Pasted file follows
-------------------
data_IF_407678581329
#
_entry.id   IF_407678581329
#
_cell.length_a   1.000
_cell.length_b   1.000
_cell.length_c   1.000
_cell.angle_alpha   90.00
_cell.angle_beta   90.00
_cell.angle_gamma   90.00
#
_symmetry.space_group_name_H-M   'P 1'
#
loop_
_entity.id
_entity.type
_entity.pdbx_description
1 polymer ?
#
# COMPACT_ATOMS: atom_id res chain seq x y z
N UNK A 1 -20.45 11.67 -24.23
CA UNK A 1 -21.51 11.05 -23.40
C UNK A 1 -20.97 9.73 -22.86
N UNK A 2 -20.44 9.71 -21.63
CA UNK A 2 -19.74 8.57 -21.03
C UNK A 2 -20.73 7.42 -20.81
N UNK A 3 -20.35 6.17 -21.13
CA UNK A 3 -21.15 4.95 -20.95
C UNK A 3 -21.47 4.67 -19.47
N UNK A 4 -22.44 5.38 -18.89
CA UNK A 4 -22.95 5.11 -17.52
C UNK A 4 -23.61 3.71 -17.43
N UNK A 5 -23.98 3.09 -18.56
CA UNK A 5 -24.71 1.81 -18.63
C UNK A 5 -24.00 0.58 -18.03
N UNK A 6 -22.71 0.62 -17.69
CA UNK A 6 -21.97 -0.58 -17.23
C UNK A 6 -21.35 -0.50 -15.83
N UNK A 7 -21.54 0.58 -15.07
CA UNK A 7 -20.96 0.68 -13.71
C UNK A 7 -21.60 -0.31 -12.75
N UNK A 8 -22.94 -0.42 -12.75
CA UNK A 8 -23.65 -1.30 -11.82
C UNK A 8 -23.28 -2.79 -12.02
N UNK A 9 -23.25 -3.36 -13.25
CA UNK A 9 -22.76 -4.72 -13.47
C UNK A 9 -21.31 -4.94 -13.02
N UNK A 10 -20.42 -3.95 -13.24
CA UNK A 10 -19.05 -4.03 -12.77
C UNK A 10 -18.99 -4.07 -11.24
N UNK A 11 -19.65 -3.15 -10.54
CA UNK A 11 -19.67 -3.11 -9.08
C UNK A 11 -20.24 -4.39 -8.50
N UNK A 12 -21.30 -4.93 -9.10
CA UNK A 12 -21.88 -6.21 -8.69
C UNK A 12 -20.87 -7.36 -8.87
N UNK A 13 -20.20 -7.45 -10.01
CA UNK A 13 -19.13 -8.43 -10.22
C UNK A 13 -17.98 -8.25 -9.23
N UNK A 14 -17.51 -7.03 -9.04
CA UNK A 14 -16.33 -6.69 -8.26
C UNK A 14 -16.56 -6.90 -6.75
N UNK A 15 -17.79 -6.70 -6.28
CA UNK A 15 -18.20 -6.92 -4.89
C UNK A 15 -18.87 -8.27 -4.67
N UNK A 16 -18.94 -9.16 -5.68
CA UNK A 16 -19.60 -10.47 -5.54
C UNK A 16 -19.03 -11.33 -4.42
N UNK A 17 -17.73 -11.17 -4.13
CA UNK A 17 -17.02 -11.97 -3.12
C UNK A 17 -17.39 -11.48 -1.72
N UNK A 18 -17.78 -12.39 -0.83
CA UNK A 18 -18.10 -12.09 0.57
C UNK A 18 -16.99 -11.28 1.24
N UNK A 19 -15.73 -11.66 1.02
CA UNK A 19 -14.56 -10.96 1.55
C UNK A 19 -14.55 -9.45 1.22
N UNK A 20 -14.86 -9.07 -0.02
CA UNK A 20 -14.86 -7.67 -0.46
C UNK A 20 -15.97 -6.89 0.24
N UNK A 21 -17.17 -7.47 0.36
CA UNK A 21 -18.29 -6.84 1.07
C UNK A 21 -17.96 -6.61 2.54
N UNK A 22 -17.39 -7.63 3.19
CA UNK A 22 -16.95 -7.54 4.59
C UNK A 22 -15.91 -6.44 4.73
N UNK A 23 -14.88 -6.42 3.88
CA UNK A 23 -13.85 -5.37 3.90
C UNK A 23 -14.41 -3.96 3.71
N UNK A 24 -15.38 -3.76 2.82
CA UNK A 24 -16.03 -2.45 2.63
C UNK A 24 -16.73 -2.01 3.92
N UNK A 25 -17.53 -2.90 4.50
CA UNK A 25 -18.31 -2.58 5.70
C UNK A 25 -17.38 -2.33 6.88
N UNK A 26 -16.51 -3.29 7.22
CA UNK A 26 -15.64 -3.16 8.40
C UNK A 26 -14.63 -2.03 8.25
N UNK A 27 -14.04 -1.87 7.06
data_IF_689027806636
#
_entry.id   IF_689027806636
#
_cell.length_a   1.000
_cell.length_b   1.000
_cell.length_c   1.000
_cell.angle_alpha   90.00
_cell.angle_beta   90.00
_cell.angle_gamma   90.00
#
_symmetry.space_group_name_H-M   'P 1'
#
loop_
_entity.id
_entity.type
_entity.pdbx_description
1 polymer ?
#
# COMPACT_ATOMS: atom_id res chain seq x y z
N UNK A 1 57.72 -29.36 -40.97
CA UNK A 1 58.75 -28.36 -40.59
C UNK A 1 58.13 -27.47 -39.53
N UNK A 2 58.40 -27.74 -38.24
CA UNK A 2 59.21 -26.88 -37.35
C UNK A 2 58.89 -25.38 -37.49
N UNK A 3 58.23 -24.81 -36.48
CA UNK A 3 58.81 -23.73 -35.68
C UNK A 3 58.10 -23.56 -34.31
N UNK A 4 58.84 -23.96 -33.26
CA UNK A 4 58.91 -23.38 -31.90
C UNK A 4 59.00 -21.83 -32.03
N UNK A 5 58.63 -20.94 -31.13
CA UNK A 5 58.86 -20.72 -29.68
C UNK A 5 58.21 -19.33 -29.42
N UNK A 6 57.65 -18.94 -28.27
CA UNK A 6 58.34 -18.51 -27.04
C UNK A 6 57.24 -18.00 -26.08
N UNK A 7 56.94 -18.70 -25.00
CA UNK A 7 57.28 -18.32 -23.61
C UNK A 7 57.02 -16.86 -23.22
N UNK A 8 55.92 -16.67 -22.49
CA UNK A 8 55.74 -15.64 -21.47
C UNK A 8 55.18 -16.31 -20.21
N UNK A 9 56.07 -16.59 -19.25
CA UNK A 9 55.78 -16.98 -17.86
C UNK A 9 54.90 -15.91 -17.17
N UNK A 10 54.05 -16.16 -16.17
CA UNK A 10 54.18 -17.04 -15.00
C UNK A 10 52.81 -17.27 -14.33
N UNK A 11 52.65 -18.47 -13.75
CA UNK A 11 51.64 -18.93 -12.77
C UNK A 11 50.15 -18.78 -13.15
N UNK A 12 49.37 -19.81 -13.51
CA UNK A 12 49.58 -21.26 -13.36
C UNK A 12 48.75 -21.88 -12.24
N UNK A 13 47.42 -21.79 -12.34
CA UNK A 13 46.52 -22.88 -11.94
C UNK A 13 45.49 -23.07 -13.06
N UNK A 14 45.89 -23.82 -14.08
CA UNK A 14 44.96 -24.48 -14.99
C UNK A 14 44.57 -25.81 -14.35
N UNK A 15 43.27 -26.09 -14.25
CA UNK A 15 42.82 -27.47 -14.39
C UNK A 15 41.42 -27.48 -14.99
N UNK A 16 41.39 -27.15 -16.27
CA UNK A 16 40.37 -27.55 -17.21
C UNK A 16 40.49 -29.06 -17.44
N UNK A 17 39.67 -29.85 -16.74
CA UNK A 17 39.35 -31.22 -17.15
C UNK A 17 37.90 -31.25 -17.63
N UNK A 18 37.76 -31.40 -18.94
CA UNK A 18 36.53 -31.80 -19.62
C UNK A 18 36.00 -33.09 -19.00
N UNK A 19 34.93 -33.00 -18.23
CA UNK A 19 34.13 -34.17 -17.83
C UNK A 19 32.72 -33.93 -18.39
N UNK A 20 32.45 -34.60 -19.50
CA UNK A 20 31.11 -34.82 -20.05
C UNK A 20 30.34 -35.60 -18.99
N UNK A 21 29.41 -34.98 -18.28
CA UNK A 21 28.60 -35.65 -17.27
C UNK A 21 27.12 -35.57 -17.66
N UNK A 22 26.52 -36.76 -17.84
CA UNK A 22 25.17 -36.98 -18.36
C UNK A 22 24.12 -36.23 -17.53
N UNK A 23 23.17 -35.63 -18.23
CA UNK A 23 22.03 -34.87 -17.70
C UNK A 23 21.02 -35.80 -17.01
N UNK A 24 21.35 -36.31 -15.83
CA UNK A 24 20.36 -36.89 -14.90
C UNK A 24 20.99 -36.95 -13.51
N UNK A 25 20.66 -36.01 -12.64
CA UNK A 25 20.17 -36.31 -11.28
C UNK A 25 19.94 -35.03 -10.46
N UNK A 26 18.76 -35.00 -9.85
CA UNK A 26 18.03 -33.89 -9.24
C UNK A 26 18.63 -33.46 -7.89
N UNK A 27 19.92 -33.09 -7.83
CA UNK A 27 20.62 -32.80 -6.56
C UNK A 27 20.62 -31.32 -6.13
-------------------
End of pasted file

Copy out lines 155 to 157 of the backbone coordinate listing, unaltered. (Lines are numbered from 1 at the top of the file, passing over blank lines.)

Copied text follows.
C UNK A 12 48.75 -21.88 -12.24
N UNK A 13 47.42 -21.79 -12.34
CA UNK A 13 46.52 -22.88 -11.94